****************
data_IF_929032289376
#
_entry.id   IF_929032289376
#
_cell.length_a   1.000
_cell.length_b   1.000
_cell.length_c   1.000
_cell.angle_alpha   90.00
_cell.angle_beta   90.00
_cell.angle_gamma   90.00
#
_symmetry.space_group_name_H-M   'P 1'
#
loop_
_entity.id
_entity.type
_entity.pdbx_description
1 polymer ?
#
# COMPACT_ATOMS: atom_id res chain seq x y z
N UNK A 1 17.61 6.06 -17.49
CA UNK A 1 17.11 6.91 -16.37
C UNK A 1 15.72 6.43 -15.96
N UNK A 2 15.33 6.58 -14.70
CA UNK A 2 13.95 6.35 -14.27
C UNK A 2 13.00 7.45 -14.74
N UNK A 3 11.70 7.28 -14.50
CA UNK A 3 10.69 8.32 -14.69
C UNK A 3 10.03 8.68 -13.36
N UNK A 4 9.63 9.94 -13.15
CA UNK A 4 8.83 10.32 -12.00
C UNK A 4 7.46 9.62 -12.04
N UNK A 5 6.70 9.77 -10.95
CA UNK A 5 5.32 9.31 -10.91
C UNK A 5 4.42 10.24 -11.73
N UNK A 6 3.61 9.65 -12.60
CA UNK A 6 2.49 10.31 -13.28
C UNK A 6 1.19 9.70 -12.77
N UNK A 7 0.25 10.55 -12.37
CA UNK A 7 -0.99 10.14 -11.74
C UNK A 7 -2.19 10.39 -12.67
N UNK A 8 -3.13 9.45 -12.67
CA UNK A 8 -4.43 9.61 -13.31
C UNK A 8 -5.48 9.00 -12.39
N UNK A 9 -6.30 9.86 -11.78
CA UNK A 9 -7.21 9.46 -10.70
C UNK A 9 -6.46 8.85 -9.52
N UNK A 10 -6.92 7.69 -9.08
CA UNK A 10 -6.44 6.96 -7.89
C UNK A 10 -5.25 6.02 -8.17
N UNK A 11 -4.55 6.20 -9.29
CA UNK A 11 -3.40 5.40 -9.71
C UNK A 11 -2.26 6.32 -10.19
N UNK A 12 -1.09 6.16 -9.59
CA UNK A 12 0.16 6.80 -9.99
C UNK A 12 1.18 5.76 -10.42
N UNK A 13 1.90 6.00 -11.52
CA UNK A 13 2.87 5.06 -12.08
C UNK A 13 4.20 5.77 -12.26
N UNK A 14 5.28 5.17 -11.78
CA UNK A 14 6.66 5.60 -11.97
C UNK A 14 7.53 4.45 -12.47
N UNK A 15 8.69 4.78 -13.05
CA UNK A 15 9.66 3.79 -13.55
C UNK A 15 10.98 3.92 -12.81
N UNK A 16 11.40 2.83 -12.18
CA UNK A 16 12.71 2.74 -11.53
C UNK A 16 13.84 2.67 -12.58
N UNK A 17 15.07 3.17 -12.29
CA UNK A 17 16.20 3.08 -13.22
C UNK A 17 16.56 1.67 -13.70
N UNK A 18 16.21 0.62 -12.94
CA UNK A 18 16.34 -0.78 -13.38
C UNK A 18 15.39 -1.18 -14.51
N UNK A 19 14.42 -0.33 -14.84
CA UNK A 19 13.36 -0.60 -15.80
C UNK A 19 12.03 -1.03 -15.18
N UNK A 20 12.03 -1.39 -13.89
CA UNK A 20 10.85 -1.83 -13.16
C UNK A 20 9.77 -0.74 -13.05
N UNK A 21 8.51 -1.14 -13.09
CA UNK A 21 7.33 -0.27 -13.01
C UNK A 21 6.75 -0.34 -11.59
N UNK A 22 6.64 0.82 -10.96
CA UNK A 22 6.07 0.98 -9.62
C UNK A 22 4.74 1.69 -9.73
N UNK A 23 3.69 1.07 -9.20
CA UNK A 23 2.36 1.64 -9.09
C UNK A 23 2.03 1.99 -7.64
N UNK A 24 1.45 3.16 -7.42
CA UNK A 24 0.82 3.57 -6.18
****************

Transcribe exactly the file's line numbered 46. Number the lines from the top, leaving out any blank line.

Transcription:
CA UNK A 9 -7.21 9.46 -10.70